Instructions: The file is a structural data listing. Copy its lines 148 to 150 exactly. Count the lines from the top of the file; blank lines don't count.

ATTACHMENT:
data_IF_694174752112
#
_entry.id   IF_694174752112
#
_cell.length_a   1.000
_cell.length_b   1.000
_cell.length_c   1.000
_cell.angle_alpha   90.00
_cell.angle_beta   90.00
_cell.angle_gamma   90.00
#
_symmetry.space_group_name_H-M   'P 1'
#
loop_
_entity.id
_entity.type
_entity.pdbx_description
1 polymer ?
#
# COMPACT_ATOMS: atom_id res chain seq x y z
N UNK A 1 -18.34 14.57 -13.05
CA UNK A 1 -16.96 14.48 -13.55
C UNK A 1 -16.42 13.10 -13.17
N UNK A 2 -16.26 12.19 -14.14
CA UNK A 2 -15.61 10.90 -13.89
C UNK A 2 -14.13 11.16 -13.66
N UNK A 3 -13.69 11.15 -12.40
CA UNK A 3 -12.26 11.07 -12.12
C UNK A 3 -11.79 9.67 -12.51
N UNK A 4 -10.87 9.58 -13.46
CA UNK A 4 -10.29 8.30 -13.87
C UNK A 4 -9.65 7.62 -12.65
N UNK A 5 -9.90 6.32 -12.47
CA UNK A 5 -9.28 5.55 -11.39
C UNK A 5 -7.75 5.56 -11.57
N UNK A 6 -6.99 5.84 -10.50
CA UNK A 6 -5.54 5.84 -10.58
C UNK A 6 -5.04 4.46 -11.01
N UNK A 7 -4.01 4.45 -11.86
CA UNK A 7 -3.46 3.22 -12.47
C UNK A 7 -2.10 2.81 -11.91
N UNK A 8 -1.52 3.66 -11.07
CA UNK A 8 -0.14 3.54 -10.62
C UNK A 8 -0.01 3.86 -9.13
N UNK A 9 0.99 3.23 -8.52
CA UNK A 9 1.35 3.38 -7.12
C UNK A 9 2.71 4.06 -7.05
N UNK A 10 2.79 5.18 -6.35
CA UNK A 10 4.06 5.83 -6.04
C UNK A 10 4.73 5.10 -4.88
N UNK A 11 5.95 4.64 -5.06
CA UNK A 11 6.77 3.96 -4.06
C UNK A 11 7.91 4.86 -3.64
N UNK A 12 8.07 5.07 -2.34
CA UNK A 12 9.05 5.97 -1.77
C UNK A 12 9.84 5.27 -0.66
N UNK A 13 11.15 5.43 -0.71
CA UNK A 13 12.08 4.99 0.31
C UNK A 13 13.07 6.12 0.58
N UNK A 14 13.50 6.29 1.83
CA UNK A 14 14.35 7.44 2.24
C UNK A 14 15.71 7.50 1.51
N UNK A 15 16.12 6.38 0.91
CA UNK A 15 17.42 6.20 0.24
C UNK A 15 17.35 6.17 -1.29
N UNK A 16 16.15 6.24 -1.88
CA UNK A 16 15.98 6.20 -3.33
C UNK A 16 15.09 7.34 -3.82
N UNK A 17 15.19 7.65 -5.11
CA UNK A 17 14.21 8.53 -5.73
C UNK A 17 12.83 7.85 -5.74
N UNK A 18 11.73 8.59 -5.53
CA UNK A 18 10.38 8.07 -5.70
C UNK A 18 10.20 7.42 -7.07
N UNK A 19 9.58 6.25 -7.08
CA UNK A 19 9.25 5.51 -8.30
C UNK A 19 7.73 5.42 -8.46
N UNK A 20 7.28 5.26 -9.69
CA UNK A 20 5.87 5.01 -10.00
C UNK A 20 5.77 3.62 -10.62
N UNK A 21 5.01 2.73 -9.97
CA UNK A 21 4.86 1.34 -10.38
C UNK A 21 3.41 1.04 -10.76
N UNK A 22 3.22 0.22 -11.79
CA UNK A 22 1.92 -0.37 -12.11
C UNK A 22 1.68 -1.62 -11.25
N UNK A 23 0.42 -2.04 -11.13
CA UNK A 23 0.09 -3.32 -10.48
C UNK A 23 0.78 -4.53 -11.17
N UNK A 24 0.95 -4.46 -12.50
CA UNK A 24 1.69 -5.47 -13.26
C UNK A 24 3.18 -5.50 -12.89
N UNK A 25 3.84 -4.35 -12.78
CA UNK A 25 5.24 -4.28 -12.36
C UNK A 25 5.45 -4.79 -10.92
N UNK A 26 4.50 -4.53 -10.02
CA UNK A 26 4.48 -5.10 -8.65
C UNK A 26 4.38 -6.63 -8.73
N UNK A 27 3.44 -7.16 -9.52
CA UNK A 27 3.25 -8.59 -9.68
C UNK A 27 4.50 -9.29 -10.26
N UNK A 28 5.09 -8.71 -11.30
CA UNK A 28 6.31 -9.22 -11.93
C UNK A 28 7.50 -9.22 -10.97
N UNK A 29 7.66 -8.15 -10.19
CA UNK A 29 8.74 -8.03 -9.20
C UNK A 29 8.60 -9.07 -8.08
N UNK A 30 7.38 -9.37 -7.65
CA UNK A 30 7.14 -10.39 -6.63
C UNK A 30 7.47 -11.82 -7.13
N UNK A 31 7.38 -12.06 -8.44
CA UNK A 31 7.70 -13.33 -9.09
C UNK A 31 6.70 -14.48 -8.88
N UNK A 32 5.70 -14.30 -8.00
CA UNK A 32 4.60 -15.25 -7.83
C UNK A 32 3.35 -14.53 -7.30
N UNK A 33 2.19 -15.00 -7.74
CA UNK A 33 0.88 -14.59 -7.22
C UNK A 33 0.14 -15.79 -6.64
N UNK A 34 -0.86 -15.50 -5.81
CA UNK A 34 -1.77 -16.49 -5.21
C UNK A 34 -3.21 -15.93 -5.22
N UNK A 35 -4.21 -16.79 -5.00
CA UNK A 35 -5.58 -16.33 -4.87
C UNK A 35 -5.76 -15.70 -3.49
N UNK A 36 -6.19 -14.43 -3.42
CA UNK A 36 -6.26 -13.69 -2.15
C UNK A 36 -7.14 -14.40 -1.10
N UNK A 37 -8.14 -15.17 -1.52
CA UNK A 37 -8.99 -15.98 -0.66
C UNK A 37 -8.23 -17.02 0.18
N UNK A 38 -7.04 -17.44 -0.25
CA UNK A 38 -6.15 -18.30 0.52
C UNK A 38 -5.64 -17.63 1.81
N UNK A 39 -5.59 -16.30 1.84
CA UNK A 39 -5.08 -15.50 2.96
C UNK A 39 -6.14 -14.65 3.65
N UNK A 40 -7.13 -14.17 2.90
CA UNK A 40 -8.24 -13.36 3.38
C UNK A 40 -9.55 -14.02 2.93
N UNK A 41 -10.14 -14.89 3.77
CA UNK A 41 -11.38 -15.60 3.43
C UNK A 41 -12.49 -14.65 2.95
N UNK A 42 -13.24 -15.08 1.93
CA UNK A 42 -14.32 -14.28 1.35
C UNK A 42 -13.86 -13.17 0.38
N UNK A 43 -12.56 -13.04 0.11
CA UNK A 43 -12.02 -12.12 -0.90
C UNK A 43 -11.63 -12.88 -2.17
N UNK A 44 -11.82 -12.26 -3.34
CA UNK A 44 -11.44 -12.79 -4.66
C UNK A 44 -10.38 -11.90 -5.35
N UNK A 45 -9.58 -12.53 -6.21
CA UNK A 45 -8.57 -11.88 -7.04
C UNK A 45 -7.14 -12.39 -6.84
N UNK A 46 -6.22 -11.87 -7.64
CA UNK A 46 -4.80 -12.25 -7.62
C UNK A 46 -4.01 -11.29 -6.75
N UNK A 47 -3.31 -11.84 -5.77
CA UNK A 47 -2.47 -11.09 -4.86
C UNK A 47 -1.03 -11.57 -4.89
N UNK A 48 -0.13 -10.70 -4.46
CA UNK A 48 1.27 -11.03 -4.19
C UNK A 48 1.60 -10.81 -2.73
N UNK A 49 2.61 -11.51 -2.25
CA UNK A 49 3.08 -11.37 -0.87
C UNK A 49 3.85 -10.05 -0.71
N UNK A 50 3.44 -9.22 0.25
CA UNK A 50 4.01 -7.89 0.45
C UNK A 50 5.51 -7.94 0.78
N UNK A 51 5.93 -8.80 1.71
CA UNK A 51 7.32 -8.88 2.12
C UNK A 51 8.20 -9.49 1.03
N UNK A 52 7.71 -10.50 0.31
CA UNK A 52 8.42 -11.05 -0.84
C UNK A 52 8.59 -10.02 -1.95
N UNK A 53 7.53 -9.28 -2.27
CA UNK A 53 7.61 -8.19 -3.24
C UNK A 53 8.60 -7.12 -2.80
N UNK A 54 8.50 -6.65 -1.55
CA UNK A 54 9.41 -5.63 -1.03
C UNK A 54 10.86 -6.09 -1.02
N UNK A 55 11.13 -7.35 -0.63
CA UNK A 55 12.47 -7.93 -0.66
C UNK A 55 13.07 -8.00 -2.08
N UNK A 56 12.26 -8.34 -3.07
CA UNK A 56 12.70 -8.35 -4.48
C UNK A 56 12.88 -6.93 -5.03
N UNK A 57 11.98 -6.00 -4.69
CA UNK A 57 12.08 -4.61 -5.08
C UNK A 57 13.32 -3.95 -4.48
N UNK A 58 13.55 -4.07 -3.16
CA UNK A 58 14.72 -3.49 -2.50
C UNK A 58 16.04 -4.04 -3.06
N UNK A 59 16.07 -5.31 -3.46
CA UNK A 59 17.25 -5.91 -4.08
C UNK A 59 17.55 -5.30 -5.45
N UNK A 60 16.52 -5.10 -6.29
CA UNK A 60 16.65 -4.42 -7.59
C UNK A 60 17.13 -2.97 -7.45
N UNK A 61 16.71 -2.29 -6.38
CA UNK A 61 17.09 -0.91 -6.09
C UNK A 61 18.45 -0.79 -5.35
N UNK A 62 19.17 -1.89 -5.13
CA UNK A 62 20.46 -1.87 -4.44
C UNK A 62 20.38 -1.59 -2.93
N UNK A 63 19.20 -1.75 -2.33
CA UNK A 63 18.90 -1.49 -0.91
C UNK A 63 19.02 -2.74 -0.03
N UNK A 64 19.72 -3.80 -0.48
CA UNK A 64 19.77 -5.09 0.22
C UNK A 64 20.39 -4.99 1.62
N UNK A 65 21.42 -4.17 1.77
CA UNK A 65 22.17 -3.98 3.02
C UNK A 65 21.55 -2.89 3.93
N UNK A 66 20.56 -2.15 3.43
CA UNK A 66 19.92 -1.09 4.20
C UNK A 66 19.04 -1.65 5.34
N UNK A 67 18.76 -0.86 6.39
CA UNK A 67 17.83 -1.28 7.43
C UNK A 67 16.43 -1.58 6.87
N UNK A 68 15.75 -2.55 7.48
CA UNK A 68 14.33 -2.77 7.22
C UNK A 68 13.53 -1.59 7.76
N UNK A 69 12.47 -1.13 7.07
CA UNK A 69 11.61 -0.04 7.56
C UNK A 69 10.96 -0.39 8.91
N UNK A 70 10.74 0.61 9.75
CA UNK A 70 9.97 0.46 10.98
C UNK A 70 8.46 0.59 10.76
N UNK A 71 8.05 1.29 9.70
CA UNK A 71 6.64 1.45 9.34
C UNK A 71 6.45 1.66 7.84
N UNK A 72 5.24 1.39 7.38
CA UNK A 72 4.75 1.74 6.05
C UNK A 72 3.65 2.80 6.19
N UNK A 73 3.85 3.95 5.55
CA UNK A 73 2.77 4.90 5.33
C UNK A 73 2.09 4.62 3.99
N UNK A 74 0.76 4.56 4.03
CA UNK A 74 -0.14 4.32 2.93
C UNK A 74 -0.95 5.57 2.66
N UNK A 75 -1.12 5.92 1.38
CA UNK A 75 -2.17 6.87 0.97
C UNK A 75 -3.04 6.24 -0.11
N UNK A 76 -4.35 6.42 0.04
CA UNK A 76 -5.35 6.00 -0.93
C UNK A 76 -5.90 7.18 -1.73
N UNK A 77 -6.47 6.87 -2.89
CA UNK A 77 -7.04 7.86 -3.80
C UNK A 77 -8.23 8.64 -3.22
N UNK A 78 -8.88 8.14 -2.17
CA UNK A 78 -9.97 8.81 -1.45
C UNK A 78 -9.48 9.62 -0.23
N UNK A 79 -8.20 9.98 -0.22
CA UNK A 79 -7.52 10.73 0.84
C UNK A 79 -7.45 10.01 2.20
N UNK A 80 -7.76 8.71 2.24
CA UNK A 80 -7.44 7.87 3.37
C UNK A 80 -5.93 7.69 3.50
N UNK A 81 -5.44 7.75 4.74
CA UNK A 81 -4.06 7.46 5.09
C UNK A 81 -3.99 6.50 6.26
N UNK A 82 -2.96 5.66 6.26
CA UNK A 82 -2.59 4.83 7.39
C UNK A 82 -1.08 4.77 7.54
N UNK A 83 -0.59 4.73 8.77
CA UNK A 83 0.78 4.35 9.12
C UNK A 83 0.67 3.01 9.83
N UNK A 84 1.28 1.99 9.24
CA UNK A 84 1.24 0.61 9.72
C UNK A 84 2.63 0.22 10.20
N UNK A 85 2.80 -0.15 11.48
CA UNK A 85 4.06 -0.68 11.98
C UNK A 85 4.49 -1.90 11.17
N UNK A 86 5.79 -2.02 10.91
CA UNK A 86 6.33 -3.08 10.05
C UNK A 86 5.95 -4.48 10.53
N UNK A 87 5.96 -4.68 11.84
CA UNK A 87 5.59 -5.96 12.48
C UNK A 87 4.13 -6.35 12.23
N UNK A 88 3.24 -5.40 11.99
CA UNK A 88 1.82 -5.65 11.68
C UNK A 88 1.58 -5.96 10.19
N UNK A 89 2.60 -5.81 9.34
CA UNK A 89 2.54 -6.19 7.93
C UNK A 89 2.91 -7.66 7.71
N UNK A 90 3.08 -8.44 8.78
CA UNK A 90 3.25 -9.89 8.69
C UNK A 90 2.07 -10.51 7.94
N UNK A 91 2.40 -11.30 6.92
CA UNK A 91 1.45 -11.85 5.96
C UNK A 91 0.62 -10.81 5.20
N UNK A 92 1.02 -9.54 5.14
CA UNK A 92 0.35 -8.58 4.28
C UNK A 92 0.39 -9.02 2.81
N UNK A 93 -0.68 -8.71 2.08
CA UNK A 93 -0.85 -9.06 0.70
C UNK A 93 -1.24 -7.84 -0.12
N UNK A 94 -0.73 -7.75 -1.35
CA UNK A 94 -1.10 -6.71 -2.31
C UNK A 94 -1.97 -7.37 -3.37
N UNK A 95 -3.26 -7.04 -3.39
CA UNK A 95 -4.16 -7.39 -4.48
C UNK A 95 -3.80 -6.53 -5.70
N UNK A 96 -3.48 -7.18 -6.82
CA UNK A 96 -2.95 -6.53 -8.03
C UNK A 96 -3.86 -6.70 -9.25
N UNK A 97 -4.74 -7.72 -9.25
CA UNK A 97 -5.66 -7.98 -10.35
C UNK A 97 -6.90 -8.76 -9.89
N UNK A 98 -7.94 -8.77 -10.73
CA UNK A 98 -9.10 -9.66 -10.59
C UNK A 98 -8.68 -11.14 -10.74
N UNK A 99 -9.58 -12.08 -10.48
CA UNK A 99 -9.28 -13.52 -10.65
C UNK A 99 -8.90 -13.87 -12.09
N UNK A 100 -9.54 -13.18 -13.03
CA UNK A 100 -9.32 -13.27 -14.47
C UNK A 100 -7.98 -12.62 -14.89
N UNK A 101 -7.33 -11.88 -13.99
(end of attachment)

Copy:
CA UNK A 43 -12.02 -12.12 -0.90
C UNK A 43 -11.63 -12.88 -2.17
N UNK A 44 -11.82 -12.26 -3.34